A thief whose case led to a senior judge warning her fellow nationals “Don’t come here” has been locked up after admitting being part of a gang of pickpockets which targeted an elderly man in Grantham and others across the Midlands.
Lincoln Crown Court heard how Nicoleta Bala acted as the bait to distract the gang’s victims. While she chatted to them, skilful pickpockets relieved them of their bank and credit cards having already obtained the PIN numbers from watching them carry out transactions.
Bala carried out her crimes back in 2008 but then went on the run. She returned to her home country of Romania but then, despite a warrant being out for her arrest, was twice able to come in and out of the UK without being picked up by border control staff before finally being arrested at Folkestone in May 2013.
Through her barrister Bala argued that she should escape immediate jail.
But Judge Sean Morris told her: “The public would be outraged if somebody who is part of a gang targeting elderly men did not get locked up.
“You are an attractive young lady who played the part of the polite, pleasant, innocent who would engage the victims in conversation whilst they were being fleeced without their knowledge.
“Other young attractive women thinking of getting involved in gangs like this now will know where it leads. Babies or no babies.
“This was sophisticated thieving. It was professional crime.”
Bala, who lives in Leicester, admitted two offences of distraction crimes committed in Grantham and Stoke-on-Trent in November 2008. She was jailed for nine months.
James Varley, prosecuting, told Lincoln Crown Court that both victims were targeted because they were seen as vulnerable elderly men. Since the thefts took place both men have passed away.
Initially the gang travelled to Stoke-on-Trent where they targeted 82-year-old Harold Machin after spotting him using his credit card to pay for shopping at a local supermarket.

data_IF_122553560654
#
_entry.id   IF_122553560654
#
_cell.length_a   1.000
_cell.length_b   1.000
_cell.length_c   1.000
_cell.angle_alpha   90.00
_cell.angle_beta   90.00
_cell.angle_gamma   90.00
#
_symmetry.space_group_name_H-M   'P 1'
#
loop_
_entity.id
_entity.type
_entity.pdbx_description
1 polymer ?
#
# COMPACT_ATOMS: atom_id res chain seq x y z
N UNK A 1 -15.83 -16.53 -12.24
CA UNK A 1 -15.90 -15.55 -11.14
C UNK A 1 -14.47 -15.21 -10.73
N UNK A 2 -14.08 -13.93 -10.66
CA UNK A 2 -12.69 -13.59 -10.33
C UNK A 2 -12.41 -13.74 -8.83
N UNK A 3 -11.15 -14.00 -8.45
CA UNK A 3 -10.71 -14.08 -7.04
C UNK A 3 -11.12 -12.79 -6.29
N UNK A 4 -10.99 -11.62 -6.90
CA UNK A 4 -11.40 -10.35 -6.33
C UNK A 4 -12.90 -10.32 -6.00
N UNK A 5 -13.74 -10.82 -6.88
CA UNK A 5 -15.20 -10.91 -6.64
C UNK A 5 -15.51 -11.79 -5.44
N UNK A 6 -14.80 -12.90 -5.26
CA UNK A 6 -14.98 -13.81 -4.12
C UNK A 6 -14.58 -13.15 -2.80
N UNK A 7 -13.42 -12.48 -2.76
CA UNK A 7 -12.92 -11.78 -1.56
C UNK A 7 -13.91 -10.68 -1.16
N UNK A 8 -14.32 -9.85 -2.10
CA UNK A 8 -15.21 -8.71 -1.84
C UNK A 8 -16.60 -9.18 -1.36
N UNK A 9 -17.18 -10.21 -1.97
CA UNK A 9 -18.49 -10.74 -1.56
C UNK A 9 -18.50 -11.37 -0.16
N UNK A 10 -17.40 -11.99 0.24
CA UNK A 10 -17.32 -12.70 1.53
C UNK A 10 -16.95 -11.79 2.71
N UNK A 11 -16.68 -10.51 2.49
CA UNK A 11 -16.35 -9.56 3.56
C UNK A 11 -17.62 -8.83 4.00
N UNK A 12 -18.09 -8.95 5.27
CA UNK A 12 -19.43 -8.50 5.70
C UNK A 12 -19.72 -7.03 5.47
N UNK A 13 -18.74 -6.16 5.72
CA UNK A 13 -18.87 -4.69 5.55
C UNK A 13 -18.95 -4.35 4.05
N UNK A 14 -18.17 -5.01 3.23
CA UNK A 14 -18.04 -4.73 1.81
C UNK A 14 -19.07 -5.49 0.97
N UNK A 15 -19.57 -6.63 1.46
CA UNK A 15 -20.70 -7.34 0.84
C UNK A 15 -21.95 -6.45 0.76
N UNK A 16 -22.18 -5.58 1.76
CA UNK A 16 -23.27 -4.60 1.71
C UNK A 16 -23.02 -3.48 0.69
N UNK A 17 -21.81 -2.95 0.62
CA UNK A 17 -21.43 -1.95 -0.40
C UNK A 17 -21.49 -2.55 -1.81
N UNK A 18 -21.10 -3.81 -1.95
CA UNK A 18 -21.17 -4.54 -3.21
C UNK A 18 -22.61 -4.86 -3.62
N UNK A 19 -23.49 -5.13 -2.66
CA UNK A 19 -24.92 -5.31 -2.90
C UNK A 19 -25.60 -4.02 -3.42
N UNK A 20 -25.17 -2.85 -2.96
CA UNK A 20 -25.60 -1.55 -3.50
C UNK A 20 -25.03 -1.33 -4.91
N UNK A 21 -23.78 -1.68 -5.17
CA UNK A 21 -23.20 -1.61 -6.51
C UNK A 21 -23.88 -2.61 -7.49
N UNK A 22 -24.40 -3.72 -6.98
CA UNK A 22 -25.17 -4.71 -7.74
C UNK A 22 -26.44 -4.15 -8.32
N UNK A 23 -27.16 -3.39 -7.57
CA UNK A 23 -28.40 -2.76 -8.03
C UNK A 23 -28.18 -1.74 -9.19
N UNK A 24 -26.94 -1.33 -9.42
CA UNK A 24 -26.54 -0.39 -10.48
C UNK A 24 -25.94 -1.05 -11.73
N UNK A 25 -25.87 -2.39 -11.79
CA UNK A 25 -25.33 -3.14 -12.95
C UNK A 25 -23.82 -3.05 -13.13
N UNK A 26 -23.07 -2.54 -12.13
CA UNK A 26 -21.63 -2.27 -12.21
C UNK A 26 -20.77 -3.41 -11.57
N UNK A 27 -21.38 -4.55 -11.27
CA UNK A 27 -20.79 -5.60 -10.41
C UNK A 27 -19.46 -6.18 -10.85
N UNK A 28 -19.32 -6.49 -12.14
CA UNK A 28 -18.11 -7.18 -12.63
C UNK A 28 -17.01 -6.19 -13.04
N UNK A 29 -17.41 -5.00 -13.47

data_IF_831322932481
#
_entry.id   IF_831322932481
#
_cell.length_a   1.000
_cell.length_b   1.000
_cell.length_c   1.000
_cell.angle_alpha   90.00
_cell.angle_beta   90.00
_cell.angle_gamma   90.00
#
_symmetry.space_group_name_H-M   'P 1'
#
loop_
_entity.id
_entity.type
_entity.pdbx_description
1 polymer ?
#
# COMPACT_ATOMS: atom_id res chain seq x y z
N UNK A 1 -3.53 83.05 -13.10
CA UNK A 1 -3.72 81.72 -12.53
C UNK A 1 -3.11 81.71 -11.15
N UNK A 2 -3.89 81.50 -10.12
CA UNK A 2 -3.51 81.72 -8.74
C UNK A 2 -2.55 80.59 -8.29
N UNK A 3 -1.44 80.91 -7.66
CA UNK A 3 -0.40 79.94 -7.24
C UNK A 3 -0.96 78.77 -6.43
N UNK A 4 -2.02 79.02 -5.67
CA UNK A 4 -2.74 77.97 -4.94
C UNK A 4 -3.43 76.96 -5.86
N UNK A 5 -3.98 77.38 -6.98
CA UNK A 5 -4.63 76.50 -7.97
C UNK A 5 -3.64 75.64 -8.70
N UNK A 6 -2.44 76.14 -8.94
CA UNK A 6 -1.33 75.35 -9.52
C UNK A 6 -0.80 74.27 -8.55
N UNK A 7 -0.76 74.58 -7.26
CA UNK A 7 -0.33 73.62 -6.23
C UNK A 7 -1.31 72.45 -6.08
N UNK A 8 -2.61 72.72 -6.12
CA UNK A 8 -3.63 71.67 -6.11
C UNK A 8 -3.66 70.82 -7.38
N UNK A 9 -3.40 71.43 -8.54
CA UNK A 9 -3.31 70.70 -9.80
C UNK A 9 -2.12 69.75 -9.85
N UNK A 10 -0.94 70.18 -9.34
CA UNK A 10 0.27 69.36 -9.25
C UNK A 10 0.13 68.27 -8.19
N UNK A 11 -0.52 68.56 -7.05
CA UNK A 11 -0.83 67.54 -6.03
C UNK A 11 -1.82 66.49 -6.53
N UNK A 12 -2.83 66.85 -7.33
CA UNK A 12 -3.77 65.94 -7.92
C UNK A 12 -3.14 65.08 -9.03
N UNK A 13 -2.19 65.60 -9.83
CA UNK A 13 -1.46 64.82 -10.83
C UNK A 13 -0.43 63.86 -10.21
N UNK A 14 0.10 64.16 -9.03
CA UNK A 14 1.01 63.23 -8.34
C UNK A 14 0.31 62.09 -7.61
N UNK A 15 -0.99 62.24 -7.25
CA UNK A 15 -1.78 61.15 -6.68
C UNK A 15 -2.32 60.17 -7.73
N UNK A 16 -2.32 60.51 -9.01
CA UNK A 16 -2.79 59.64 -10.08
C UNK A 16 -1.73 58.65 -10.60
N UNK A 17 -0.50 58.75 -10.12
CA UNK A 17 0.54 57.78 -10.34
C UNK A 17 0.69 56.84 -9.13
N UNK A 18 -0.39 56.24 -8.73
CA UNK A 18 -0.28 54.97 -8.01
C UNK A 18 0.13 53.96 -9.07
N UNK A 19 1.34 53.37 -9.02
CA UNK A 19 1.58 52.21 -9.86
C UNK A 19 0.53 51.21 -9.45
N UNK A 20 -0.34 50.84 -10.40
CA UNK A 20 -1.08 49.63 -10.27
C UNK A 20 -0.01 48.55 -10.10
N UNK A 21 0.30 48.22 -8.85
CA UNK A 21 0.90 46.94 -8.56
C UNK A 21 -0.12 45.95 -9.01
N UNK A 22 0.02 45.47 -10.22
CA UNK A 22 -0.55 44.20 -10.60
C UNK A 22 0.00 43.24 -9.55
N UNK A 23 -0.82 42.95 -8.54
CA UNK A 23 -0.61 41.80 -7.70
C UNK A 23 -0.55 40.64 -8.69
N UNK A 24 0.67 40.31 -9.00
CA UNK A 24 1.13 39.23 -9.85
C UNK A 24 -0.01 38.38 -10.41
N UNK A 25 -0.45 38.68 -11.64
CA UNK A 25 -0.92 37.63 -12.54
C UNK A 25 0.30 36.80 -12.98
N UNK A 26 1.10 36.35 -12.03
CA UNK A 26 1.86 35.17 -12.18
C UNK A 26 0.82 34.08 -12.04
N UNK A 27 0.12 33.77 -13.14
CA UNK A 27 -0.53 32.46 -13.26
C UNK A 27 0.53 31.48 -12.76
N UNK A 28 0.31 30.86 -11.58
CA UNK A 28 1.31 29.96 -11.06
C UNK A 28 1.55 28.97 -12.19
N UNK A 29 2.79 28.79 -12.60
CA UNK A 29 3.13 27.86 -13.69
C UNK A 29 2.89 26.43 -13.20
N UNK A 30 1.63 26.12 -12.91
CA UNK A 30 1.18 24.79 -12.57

One of the gang obtained his PIN number from watching him using his card and moments later he was distracted and his credit card was taken.
The card was used just two hours later to buy £59 worth of fuel from a filling station at Shepshed, Leicestershire.
The following day the gang hit on another 82-year-old man as he shopped in an Argos store in Grantham. Having watched him use his card the gang of five distracted him before he even left the shop and stole his card.
Within minutes the card was used to remove £450 from a cashpoint machine but they were interrupted by police. Bala was arrested after she was found sitting in their getaway car.
She denied any knowledge of what was going on, claiming she believed they were going on a legitimate shopping spree.
Paul Prior, defending, said Bala arrived in the UK in 2008 hoping to find work but struggled to get employment.
He said: “She ended up in a position where she was almost destitute and made a very foolish decision to become part of this group. Her part was the distraction.
“She has made positive and significant changes to her lifestyle. She has now had a child. She has a loving family built around a home with a partner who works and is devoted to her and they are bringing up the child together.”
He said Bala had not committed any further offences and has expressed remorse for what she did.
Bala’s sentence was due to take place in December but the case was delayed because the Romanian authorities failed to provide details of any previous criminal convictions. The information subsequently arrived showing she had no previous offences in her home country.
At the time Judge Morris expressed his frustration at having waited three months for the information to arrive and said: “I do not deal with foreign criminals without knowing whether they have been in trouble in their own country.
“If the fact is that people come over here from Romania to commit crime they cannot complain.
“The message can go out that I will not deal with these people until I have full knowledge about their background and that means that there will be Romanians who commit crime here and are left languishing in prison awaiting the confirmation of their previous convictions. The lesson is don’t come here and commit crime.”